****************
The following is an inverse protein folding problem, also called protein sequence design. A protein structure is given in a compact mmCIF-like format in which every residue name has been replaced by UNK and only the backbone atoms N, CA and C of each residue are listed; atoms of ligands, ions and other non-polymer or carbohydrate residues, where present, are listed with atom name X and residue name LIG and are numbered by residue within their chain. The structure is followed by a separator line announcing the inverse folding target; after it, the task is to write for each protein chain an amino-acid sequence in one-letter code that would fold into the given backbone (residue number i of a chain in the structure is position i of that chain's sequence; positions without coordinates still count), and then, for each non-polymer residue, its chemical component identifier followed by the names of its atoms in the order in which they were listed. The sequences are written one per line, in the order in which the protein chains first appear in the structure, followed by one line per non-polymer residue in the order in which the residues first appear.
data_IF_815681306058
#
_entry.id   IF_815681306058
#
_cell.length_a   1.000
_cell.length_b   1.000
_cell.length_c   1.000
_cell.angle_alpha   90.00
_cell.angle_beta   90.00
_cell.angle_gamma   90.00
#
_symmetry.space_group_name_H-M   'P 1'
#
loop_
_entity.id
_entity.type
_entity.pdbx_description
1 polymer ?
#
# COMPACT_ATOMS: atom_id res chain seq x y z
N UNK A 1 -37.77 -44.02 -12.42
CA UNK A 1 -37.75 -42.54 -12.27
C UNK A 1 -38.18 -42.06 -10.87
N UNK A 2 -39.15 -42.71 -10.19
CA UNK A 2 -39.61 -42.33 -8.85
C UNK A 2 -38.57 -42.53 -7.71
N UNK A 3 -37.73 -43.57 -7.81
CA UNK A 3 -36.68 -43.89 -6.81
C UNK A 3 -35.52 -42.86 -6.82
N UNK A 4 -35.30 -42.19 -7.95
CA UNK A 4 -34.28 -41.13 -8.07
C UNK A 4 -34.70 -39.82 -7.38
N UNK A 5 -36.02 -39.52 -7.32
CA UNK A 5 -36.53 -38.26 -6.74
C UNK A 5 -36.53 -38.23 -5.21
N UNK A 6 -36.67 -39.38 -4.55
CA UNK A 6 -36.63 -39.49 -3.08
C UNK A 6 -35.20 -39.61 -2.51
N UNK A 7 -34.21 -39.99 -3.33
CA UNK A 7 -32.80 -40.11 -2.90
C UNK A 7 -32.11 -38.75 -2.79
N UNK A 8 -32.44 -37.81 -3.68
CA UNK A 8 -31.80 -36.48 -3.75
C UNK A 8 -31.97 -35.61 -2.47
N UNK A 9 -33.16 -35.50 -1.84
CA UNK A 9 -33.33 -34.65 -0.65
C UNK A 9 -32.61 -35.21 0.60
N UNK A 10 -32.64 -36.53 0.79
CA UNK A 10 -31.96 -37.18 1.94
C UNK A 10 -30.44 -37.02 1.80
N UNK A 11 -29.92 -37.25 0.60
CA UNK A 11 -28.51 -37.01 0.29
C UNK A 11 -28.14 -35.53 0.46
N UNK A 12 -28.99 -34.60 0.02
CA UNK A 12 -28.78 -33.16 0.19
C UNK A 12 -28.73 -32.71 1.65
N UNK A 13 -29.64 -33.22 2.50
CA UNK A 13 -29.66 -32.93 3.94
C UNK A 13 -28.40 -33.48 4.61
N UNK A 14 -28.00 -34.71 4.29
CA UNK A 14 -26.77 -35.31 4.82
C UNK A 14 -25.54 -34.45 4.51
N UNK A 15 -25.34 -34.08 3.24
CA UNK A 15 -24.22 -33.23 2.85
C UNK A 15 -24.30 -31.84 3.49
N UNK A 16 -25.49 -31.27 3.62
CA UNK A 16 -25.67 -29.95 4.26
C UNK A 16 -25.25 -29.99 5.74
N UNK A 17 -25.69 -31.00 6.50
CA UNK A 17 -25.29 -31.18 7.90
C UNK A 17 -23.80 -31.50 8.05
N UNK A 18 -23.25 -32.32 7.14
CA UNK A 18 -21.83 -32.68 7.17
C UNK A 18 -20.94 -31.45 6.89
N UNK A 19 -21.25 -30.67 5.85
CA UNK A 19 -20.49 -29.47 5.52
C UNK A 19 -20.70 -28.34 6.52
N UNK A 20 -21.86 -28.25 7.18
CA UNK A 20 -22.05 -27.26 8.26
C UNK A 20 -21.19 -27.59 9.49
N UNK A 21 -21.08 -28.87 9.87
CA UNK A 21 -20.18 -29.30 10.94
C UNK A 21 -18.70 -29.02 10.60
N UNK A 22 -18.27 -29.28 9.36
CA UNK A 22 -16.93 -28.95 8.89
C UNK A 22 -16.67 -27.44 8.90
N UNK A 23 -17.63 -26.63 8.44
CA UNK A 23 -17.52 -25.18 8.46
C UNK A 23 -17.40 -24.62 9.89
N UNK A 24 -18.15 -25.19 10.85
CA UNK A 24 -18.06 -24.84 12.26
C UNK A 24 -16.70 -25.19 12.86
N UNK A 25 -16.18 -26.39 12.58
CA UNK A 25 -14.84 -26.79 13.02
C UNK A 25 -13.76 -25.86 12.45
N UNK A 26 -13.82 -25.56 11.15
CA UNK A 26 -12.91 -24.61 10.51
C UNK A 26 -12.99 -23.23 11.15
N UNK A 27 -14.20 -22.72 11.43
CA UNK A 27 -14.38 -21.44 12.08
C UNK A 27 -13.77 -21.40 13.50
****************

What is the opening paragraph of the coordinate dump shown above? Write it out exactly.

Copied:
The following is an inverse protein folding problem, also called protein sequence design. A protein structure is given in a compact mmCIF-like format in which every residue name has been replaced by UNK and only the backbone atoms N, CA and C of each residue are listed; atoms of ligands, ions and other non-polymer or carbohydrate residues, where present, are listed with atom name X and residue name LIG and are numbered by residue within their chain. The structure is followed by a separator line announcing the inverse folding target; after it, the task is to write for each protein chain an amino-acid sequence in one-letter code that would fold into the given backbone (residue number i of a chain in the structure is position i of that chain's sequence; positions without coordinates still count), and then, for each non-polymer residue, its chemical component identifier followed by the names of its atoms in the order in which they were listed. The sequences are written one per line, in the order in which the protein chains first appear in the structure, followed by one line per non-polymer residue in the order in which the residues first appear.